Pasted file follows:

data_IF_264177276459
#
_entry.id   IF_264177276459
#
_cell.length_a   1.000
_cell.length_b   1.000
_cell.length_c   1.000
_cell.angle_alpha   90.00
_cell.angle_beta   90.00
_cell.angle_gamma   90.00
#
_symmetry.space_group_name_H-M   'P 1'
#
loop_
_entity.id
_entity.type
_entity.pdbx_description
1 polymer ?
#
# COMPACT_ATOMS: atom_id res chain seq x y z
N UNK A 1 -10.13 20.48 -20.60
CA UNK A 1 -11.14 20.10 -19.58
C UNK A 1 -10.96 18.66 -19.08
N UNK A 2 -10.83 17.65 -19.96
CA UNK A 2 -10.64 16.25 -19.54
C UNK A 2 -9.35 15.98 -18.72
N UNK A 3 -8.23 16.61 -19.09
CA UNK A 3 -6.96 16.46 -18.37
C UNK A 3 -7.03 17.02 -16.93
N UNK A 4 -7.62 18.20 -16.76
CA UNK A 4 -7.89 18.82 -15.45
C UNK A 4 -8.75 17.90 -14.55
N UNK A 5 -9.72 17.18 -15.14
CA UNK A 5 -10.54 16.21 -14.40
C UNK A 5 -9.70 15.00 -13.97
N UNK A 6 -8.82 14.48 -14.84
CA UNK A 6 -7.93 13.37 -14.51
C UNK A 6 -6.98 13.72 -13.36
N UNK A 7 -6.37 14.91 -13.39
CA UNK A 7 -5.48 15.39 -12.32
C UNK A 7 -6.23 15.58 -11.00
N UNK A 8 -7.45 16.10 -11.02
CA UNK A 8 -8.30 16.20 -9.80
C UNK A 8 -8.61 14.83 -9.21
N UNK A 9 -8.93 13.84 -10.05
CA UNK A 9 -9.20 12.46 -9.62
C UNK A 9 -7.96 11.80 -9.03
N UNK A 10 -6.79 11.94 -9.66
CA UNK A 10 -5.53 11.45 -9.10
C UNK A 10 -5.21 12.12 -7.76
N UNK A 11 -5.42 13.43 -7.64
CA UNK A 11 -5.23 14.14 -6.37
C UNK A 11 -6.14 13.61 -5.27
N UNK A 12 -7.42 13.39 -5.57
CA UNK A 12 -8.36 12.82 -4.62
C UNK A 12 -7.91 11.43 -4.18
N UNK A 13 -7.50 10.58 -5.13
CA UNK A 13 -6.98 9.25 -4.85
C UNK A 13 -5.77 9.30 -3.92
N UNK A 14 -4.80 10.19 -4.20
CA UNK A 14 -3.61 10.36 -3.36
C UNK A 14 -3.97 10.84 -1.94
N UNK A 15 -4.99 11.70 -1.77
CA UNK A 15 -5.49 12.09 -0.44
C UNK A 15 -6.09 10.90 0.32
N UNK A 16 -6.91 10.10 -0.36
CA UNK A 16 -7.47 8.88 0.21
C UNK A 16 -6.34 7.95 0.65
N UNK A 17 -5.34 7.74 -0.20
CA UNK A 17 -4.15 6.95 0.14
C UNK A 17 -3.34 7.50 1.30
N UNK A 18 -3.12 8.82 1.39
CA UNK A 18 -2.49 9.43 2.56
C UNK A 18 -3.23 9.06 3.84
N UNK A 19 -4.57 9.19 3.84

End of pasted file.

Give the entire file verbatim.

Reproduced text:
data_IF_264177276459
#
_entry.id   IF_264177276459
#
_cell.length_a   1.000
_cell.length_b   1.000
_cell.length_c   1.000
_cell.angle_alpha   90.00
_cell.angle_beta   90.00
_cell.angle_gamma   90.00
#
_symmetry.space_group_name_H-M   'P 1'
#
loop_
_entity.id
_entity.type
_entity.pdbx_description
1 polymer ?
#
# COMPACT_ATOMS: atom_id res chain seq x y z
N UNK A 1 -10.13 20.48 -20.60
CA UNK A 1 -11.14 20.10 -19.58
C UNK A 1 -10.96 18.66 -19.08
N UNK A 2 -10.83 17.65 -19.96
CA UNK A 2 -10.64 16.25 -19.54
C UNK A 2 -9.35 15.98 -18.72
N UNK A 3 -8.23 16.61 -19.09
CA UNK A 3 -6.96 16.46 -18.37
C UNK A 3 -7.03 17.02 -16.93
N UNK A 4 -7.62 18.20 -16.76
CA UNK A 4 -7.89 18.82 -15.45
C UNK A 4 -8.75 17.90 -14.55
N UNK A 5 -9.72 17.18 -15.14
CA UNK A 5 -10.54 16.21 -14.40
C UNK A 5 -9.70 15.00 -13.97
N UNK A 6 -8.82 14.48 -14.84
CA UNK A 6 -7.93 13.37 -14.51
C UNK A 6 -6.98 13.72 -13.36
N UNK A 7 -6.37 14.91 -13.39
CA UNK A 7 -5.48 15.39 -12.32
C UNK A 7 -6.23 15.58 -11.00
N UNK A 8 -7.45 16.10 -11.02
CA UNK A 8 -8.30 16.20 -9.80
C UNK A 8 -8.61 14.83 -9.21
N UNK A 9 -8.93 13.84 -10.05
CA UNK A 9 -9.20 12.46 -9.62
C UNK A 9 -7.96 11.80 -9.03
N UNK A 10 -6.79 11.94 -9.66
CA UNK A 10 -5.53 11.45 -9.10
C UNK A 10 -5.21 12.12 -7.76
N UNK A 11 -5.42 13.43 -7.64
CA UNK A 11 -5.23 14.14 -6.37
C UNK A 11 -6.14 13.61 -5.27
N UNK A 12 -7.42 13.39 -5.57
CA UNK A 12 -8.36 12.82 -4.62
C UNK A 12 -7.91 11.43 -4.18
N UNK A 13 -7.50 10.58 -5.13
CA UNK A 13 -6.98 9.25 -4.85
C UNK A 13 -5.77 9.30 -3.92
N UNK A 14 -4.80 10.19 -4.20
CA UNK A 14 -3.61 10.36 -3.36
C UNK A 14 -3.97 10.84 -1.94
N UNK A 15 -4.99 11.70 -1.77
CA UNK A 15 -5.49 12.09 -0.44
C UNK A 15 -6.09 10.90 0.32
N UNK A 16 -6.91 10.10 -0.36
CA UNK A 16 -7.47 8.88 0.21
C UNK A 16 -6.34 7.95 0.65
N UNK A 17 -5.34 7.74 -0.20
CA UNK A 17 -4.15 6.95 0.14
C UNK A 17 -3.34 7.50 1.30
N UNK A 18 -3.12 8.82 1.39
CA UNK A 18 -2.49 9.43 2.56
C UNK A 18 -3.23 9.06 3.84
N UNK A 19 -4.57 9.19 3.84